Ernest Rutherford agreed with Curie that radioactive rays came from the atom, but what was the nature of these subatomic rays?
Rutherford’s early research would answer this question. He placed a tray of uranium near the poles of a magnet and placed a photographic plate beyond the magnet.
The radiation particles moved quickly between the poles of the magnet, and some went on to strike the photographic plate. When the plate was developed, the points where the particles struck could be examined.
Rutherford detected two different kinds of radiation on the plate. One group of particles was deflected to a much greater degree than the other group and in the opposite direction when passing through the magnetic field.
Rutherford also noticed that the particles being deflected the least were much larger and more massive than the others, but the smaller ones moved much more rapidly.
He concluded that the particles must have opposite electrical charges.
Using Maxwell’s laws of electromagnetism, Rutherford identified the least deflected, more massive particles as positive and the more deflected, faster-moving particles as negative.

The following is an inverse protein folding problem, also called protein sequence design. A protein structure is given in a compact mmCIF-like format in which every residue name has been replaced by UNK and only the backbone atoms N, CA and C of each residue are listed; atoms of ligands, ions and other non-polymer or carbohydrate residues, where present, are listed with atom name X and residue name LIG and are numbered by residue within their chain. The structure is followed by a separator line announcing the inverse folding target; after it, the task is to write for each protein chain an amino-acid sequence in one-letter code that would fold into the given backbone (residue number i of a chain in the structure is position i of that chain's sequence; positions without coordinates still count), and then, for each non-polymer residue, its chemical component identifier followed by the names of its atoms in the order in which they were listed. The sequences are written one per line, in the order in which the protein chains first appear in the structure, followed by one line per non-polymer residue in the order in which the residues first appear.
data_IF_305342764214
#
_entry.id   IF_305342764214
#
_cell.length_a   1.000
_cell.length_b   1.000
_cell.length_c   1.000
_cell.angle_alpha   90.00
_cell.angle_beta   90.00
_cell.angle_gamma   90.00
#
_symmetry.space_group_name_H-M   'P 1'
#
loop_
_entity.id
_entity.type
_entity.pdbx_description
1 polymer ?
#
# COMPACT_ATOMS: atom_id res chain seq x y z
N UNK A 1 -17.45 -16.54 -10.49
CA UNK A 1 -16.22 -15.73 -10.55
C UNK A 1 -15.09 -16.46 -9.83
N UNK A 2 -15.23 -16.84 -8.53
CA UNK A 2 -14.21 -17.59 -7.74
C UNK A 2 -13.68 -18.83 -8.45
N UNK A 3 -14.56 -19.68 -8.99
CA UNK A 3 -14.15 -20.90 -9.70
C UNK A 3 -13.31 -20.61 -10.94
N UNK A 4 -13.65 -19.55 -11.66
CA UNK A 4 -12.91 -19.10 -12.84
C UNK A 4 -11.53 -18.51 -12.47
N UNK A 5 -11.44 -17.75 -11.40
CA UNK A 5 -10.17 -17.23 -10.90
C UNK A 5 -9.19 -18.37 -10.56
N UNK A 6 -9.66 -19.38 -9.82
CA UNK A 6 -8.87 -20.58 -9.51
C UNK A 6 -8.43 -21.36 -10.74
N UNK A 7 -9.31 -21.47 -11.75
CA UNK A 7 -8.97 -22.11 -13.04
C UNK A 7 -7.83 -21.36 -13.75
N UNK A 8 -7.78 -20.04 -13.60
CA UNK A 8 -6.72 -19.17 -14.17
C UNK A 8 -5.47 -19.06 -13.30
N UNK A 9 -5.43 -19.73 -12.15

He called the positive particles alpha radiation and the negative particles beta radiation.
When different radioactive materials were used later, he discovered electrically neutral gamma radiation. Rutherford had an idea about how these rays could help him look inside the atom: he would use them as microscopic bullets.
Ernest Rutherford was about 35 years old when a photograph of him was taken and had already had success in discovering new aspects of radioactivity.
His greatest work, which led to the theory of the atomic nucleus, still lay ahead of him.